STATE v. BARAHONA

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STATE of Louisiana v. Sheyla BARAHONA.

No. 2015–KA–0979.

Decided: March 23, 2016

(Court composed of Chief Judge JAMES F. McKAY, III, Judge EDWIN A. LOMBARD, Judge ROSEMARY LEDET). Leon A. Cannizzaro, Jr., District Attorney, J. Bryant Clark, Jr., Assistant District Attorney, J. Edward McAuliffe, III, Assistant District Attornery, Parish of Orleans, New Orleans, LA, Counsel for Appellant. Ivan A. Orihuela, Ryan A. Creel, Henry M. Weber, Riguer Silva, LLC, Kenner, LA, Counsel for Defendant/Appellee.

The State appeals the district court judgment of March 11, 2015, granting the motion to quash filed on behalf of the defendant, Sheyla Barahona.

After review of the record in light of the applicable law and arguments of the parties, the district court judgment granting the defendant's motion to quash is affirmed.

Relevant Facts and Procedural History

On January 20, 1994, the defendant was arrested with her co-defendant, Xiomara Alonzo, for theft from Mervyn's, a department store located in New Orleans, Louisiana. Both defendants were charged by bill of information filed on February 9, 1994, with one count of theft of goods, valued at one hundred dollars or more, but less than five hundred dollars, in violation of La.Rev.Stat. 14:67 .10.1 On the same date, the district court issued an alias capias for the defendant's arrest with a bond set in the amount of three thousand dollars.

Arraignment was initially set for February 25, 1994, but the defendant failed to appear in court because she was not served with notice of arraignment. Arraignment was reset for March 4, 1994, and the defendant again failed to appear for arraignment. Due to the defendant's failure to appear in court for arraignment, the trial court issued an alias capias for her arrest and reset the arraignment three more times. On April 25, 1994, the defendant's bond was forfeited. The defendant subsequently failed to appear for status hearings on May 1, 2008 and June 6, 2008, and the matter was continued without date.

On October 21, 2014, the defense counsel filed a motion to quash the bill of information, and a hearing was set for January 20, 2015. On that date, the defense counsel appeared in court without the defendant and waived her presence. The hearing was reset for March 11, 2015. On that date, the trial court granted the defendant's motion to quash.

The State appeals this judgment.

Standard of Review

The district court decision to grant a motion to quash is a discretionary one and on review shall be given “great” deference. State v. Thomas, 2013–0816, pp. 67 (La.App. 4 Cir. 3/19/14), 138 So.3d 92, 97, writ denied, 2014–0807 (La.11/14/14), 152 So.3d 878.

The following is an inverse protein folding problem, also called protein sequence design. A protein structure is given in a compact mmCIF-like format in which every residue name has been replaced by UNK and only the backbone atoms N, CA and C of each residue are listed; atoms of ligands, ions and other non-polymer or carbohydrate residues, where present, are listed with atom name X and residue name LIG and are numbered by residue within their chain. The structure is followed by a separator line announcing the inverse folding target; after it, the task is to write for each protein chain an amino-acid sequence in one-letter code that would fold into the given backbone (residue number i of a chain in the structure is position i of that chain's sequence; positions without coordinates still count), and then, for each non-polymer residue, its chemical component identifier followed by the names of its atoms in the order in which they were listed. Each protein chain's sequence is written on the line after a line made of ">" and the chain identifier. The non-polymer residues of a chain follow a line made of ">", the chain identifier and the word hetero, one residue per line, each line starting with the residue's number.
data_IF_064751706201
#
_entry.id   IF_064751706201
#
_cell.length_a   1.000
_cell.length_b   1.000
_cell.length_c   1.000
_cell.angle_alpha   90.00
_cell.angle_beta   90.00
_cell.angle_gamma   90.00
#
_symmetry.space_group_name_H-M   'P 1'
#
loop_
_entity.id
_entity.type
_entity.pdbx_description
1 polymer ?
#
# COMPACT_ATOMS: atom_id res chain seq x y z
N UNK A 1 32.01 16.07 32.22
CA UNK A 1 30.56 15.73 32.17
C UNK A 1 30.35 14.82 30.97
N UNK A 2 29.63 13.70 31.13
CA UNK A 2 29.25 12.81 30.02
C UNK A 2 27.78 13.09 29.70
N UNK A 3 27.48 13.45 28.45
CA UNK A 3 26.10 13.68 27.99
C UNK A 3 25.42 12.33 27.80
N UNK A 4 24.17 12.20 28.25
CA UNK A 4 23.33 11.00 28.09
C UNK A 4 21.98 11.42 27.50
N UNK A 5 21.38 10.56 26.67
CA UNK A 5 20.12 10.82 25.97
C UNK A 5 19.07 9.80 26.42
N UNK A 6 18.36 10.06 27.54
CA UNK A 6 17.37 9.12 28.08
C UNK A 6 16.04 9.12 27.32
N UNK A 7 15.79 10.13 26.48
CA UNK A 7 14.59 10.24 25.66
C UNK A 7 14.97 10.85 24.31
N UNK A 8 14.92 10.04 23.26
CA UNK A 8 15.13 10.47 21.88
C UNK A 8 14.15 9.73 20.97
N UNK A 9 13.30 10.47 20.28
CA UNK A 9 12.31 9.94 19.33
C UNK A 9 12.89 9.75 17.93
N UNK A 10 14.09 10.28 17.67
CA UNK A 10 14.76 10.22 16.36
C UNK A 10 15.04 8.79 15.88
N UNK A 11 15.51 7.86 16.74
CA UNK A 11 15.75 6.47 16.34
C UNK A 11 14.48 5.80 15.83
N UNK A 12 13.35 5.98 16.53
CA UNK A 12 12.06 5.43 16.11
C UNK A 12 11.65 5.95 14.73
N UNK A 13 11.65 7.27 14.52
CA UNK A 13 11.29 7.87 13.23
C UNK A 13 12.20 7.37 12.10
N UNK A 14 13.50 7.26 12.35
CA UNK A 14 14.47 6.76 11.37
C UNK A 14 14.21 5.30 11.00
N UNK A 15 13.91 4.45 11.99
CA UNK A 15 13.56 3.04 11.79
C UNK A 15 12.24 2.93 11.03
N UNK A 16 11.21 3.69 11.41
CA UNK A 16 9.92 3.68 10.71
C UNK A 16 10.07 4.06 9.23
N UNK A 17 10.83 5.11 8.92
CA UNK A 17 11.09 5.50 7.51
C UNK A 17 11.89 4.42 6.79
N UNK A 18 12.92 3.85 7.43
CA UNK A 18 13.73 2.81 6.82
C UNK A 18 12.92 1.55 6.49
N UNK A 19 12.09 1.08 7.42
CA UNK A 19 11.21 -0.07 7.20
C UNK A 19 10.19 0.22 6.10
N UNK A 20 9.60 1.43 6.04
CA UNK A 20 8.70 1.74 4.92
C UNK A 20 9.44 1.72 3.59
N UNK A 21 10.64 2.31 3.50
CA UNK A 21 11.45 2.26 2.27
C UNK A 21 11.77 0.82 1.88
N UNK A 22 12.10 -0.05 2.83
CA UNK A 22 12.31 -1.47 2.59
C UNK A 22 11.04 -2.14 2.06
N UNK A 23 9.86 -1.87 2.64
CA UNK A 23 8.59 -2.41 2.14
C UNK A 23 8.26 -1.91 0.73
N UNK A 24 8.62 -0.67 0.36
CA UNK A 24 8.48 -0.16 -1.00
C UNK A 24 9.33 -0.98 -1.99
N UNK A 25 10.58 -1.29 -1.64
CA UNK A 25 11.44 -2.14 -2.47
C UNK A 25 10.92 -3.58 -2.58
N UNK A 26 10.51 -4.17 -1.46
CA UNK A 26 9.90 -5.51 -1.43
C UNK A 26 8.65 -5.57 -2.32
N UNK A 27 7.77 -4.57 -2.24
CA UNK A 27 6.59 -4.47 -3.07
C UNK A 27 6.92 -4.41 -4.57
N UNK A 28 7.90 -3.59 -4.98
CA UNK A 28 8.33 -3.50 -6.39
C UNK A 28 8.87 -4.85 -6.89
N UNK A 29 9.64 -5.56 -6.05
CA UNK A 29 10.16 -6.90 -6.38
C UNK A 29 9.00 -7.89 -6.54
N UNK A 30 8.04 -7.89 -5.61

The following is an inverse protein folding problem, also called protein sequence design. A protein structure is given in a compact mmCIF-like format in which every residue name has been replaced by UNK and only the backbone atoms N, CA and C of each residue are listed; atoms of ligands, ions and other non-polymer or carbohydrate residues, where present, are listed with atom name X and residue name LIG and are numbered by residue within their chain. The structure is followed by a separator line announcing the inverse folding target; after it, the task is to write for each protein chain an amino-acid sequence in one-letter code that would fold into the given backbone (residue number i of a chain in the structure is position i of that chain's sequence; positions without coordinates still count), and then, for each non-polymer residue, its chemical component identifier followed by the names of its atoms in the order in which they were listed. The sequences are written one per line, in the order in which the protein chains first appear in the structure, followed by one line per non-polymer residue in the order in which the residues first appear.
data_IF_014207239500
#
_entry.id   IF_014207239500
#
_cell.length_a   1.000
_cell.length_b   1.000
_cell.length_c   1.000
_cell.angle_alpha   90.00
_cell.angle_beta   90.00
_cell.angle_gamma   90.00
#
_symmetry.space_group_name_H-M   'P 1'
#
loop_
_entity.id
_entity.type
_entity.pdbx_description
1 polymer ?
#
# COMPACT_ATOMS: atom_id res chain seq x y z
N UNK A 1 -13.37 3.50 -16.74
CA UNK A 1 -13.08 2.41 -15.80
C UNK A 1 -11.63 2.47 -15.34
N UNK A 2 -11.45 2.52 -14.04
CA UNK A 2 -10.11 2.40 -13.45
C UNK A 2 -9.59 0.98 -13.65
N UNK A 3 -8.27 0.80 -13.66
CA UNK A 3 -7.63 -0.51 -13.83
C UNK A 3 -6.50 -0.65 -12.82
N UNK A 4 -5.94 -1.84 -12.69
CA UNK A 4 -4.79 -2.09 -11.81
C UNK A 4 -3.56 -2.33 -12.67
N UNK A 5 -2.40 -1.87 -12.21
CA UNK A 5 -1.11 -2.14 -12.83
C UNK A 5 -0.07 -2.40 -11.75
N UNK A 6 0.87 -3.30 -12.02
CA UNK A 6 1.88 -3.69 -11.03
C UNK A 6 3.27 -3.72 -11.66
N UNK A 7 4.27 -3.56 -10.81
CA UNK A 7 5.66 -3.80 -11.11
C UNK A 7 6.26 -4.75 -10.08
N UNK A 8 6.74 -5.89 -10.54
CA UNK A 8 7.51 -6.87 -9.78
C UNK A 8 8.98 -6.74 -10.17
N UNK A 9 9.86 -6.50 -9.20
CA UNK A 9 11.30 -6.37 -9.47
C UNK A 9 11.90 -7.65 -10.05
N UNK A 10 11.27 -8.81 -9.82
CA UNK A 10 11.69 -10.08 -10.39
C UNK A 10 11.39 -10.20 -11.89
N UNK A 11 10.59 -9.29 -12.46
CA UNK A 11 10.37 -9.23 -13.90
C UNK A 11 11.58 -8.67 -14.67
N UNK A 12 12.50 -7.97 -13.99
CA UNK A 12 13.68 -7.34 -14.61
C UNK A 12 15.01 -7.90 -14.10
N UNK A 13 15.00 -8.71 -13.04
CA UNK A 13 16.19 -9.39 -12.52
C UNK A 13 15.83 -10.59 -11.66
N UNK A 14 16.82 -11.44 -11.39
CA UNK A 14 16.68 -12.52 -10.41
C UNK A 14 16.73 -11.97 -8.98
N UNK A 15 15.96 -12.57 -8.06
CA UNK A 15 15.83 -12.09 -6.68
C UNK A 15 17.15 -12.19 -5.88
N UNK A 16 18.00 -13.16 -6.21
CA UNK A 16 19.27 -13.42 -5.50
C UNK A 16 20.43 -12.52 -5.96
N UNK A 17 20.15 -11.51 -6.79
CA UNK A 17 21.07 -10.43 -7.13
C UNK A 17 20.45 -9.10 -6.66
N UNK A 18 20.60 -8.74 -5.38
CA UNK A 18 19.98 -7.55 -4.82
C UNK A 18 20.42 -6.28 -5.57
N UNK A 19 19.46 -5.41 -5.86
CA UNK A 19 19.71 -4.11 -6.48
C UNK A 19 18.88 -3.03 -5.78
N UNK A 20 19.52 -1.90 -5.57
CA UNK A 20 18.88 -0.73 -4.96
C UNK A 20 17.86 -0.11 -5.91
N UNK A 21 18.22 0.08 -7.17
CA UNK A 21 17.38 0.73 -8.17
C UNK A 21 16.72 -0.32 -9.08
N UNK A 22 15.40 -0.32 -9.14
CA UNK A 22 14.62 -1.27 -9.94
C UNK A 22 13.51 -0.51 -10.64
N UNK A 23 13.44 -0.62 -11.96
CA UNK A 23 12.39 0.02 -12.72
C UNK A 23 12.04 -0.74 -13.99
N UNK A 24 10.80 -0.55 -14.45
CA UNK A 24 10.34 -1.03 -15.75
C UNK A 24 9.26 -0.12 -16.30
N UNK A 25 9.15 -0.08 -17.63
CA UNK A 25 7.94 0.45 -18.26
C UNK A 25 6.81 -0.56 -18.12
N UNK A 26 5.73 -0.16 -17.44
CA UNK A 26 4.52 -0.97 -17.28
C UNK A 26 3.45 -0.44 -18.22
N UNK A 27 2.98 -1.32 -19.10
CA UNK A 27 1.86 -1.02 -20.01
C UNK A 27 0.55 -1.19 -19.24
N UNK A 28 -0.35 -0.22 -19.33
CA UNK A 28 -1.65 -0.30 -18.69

Discussion

The State argues that the district court abused its discretion in granting the defendant's motion to quash the bill of information, thereby dismissing the charge against the defendant because: (1) the defendant was impermissibly absent at the hearing on the motion to quash; and (2) the time limitations to commence trial were interrupted and remain interrupted.

La.Code Crim. Proc. art. 578(A)(2) provides that no trial shall be commenced in non-capital felony cases after two years from the date of institution of the prosecution. Thus, pursuant to Article 578(A)(2), the State had until February 9, 1996 to bring the defendant to trial.

Pursuant to La.Code Crim. Proc. art. 532(7) a motion to quash is the proper procedural vehicle for challenging the State's untimely commencement of trial. “[O]nce a defendant asserts a facially meritorious motion to quash based on a failure to timely commence trial, the district attorney ‘bears the heavy burden’ of showing that the running of this prescriptive period was interrupted.” State v. Bobo, 2003–2362, p. 4 (La.4/30/04), 872 So.2d 1052, 1055 (citation omitted). Generally, this burden of proof requires the State to exercise due diligence in discovering the whereabouts of the defendant as well as in taking the appropriate steps to secure his presence for trial once he has been found. State v. Jones, 2013–1216, p. 5 (La.App. 4 Cir. 5/7/14), 144 So.3d 1092, 1095 (citation omitted).

In this case, the State first argues that the judgment granting the defendant's motion to quash is not valid because the defendant was required to be present at the hearing in accordance with La.Code Crim. Proc. art. 831(A) because the hearing constituted a trial at which the trial court rendered a verdict or judgment. The gist of the State's argument is that because: (1) the defendant was charged with a felony offense; (2) evidence was presented at the hearing on the motion to quash; (3) the trial court weighed said evidence; and (4) the trial court rendered a final judgment on the motion to quash, the provisions of Article 831 are applicable and defendant's presence at the hearing on the motion to quash could not be waived.